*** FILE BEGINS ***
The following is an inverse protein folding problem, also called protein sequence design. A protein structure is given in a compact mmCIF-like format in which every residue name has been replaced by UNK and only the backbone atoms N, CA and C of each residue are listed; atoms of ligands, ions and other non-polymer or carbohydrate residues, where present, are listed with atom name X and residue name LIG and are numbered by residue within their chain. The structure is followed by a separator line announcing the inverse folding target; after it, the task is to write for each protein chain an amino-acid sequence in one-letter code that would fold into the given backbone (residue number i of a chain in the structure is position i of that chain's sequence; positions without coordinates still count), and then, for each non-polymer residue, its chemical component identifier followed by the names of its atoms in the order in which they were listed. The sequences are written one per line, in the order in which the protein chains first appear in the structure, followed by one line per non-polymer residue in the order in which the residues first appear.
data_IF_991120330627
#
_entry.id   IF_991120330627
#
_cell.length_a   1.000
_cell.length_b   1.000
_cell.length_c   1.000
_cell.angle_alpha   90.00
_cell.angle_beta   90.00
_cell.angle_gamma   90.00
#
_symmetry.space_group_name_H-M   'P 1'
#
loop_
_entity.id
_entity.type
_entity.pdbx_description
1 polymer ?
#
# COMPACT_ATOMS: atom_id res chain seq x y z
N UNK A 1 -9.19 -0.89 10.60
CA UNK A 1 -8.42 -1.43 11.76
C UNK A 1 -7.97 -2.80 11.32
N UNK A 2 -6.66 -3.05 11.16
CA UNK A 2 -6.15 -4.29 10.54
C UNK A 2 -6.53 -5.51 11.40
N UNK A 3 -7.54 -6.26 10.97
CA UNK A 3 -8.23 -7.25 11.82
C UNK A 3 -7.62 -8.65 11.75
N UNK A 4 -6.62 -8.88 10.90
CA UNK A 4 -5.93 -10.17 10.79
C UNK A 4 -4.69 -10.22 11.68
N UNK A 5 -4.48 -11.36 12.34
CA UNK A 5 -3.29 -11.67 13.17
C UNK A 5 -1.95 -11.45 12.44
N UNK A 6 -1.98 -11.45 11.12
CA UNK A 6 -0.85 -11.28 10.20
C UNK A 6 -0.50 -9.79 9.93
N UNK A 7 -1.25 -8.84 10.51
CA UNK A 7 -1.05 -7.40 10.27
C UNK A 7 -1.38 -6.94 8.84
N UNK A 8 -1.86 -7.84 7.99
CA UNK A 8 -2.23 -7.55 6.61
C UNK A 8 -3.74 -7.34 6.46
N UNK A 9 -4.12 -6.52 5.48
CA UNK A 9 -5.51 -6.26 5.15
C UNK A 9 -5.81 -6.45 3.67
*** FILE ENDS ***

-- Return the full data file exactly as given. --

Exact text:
The following is an inverse protein folding problem, also called protein sequence design. A protein structure is given in a compact mmCIF-like format in which every residue name has been replaced by UNK and only the backbone atoms N, CA and C of each residue are listed; atoms of ligands, ions and other non-polymer or carbohydrate residues, where present, are listed with atom name X and residue name LIG and are numbered by residue within their chain. The structure is followed by a separator line announcing the inverse folding target; after it, the task is to write for each protein chain an amino-acid sequence in one-letter code that would fold into the given backbone (residue number i of a chain in the structure is position i of that chain's sequence; positions without coordinates still count), and then, for each non-polymer residue, its chemical component identifier followed by the names of its atoms in the order in which they were listed. The sequences are written one per line, in the order in which the protein chains first appear in the structure, followed by one line per non-polymer residue in the order in which the residues first appear.
data_IF_991120330627
#
_entry.id   IF_991120330627
#
_cell.length_a   1.000
_cell.length_b   1.000
_cell.length_c   1.000
_cell.angle_alpha   90.00
_cell.angle_beta   90.00
_cell.angle_gamma   90.00
#
_symmetry.space_group_name_H-M   'P 1'
#
loop_
_entity.id
_entity.type
_entity.pdbx_description
1 polymer ?
#
# COMPACT_ATOMS: atom_id res chain seq x y z
N UNK A 1 -9.19 -0.89 10.60
CA UNK A 1 -8.42 -1.43 11.76
C UNK A 1 -7.97 -2.80 11.32
N UNK A 2 -6.66 -3.05 11.16
CA UNK A 2 -6.15 -4.29 10.54
C UNK A 2 -6.53 -5.51 11.40
N UNK A 3 -7.54 -6.26 10.97
CA UNK A 3 -8.23 -7.25 11.82
C UNK A 3 -7.62 -8.65 11.75
N UNK A 4 -6.62 -8.88 10.90
CA UNK A 4 -5.93 -10.17 10.79
C UNK A 4 -4.69 -10.22 11.68
N UNK A 5 -4.48 -11.36 12.34
CA UNK A 5 -3.29 -11.67 13.17
C UNK A 5 -1.95 -11.45 12.44
N UNK A 6 -1.98 -11.45 11.12
CA UNK A 6 -0.85 -11.28 10.20
C UNK A 6 -0.50 -9.79 9.93
N UNK A 7 -1.25 -8.84 10.51
CA UNK A 7 -1.05 -7.40 10.27
C UNK A 7 -1.38 -6.94 8.84
N UNK A 8 -1.86 -7.84 7.99
CA UNK A 8 -2.23 -7.55 6.61
C UNK A 8 -3.74 -7.34 6.46
N UNK A 9 -4.12 -6.52 5.48
CA UNK A 9 -5.51 -6.26 5.15
C UNK A 9 -5.81 -6.45 3.67